Idiosyncratic drug-induced agranulocytosis or acute neutropenia


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Abstract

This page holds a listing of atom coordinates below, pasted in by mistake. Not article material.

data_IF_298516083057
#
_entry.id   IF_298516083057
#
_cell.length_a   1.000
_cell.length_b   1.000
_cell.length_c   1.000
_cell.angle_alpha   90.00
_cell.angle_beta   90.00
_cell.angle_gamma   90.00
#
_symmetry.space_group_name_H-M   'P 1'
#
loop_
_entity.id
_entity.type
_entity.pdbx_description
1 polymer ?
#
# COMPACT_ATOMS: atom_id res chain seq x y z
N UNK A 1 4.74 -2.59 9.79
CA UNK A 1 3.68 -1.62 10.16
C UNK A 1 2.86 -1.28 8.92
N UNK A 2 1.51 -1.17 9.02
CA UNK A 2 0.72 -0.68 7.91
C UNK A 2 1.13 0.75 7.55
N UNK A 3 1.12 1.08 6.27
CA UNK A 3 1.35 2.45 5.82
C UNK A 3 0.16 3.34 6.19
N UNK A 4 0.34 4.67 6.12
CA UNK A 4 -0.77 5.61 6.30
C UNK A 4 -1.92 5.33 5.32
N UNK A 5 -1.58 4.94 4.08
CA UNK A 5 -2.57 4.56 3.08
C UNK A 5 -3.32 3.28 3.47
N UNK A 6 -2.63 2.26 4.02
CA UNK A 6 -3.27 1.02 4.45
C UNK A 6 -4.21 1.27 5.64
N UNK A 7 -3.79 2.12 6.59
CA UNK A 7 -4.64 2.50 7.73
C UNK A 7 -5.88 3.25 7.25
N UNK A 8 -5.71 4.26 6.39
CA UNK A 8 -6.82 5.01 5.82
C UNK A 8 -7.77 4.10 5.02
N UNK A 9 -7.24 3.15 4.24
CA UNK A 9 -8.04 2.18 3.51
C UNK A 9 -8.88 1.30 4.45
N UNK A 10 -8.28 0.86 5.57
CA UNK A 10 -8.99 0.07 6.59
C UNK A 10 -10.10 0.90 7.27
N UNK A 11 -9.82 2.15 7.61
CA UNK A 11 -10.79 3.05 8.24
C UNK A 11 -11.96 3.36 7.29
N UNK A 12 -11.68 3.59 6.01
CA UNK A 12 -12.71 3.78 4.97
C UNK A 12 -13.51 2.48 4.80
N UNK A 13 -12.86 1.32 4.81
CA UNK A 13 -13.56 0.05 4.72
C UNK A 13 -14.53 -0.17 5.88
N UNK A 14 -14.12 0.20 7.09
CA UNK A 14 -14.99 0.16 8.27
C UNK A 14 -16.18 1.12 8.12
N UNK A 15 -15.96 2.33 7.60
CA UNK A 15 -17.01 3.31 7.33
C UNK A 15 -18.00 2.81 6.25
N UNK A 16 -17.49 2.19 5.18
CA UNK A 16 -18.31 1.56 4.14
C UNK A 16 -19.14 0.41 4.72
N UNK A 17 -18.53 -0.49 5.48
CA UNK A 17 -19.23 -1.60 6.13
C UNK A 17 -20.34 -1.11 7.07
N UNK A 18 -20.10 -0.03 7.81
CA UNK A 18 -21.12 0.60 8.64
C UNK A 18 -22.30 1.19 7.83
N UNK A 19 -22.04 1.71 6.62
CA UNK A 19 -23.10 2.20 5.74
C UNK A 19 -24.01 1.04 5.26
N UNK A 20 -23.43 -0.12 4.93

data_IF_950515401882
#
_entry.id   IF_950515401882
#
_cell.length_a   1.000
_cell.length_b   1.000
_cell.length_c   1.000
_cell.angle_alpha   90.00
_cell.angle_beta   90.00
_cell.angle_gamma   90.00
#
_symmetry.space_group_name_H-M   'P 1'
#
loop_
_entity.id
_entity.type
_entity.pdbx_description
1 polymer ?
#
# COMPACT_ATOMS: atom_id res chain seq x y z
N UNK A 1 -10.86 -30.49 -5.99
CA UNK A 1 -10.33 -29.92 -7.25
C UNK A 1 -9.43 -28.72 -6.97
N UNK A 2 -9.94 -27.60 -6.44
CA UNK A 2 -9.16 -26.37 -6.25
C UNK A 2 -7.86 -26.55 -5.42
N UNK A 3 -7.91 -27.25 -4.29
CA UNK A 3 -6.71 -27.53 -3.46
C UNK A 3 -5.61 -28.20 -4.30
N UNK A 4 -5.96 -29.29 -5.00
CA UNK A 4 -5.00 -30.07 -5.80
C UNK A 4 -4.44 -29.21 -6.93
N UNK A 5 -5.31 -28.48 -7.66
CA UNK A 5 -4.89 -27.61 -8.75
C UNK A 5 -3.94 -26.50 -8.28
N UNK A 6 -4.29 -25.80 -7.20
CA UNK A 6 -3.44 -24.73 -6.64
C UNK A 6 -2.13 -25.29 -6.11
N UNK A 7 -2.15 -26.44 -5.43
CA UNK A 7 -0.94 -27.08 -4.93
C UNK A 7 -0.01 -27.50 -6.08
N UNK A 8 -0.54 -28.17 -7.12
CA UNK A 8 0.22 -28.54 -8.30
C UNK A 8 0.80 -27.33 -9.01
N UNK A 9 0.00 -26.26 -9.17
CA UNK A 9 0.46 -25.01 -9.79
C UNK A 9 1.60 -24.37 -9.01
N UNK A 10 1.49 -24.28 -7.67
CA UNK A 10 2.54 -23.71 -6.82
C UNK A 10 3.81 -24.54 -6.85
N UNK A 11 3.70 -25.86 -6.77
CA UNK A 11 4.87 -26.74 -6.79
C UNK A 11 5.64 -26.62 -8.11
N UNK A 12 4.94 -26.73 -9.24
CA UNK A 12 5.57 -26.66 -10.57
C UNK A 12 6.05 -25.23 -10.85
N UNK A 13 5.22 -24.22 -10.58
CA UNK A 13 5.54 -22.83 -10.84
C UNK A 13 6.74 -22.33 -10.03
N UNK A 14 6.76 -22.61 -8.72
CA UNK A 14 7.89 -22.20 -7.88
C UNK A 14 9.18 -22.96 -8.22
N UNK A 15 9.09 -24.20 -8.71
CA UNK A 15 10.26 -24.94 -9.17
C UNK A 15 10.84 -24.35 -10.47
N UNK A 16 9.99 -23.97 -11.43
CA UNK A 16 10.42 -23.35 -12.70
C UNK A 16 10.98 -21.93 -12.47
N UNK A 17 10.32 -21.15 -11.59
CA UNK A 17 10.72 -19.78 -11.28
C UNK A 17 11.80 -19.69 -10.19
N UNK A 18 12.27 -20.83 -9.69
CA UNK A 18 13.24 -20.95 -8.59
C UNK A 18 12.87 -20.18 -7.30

Purpose of reviewIdiosyncratic drug-induced agranulocytosis or acute neutropenia is an adverse event resulting in a neutrophil count of under 0.5 × 109/l. Patients with such severe neutropenia are likely to experience life-threatening and sometimes fatal infections.Recent findingsOver the last 20 years, the incidence of idiosyncratic drug-induced agranulocytosis or acute neutropenia has remained stable at 2.4–15.4 cases per million, despite the emergence of new causative drugs: antibiotics (β-lactam and cotrimoxazole), antiplatelet agenst (ticlopidine), antithyroid drugs, sulfasalazine, neuroleptics (clozapine), antiepileptic agents (carbamazepine), nonsteroidal anti-inflammatory agents and dipyrone. Drug-induced agranulocytosis remains a serious adverse event due to the occurrence of severe sepsis with severe deep infections (such as pneumonia), septicemia and septic shock in around two thirds of patients. In this setting, old age (>65 years), septicemia or shock, metabolic disorders such as renal failure, and a neutrophil count under 0.1 × 109/l are poor prognostic factors. Nevertheless with appropriate management using preestablished procedures, with intravenous broad-spectrum antibiotic therapy and hematopoietic growth factors, the mortality rate is currently around 5%.SummaryGiven the increased life expectancy and subsequent longer exposure to drugs, as well as the development of new agents, healthcare professionals should be aware of this adverse event and its management.

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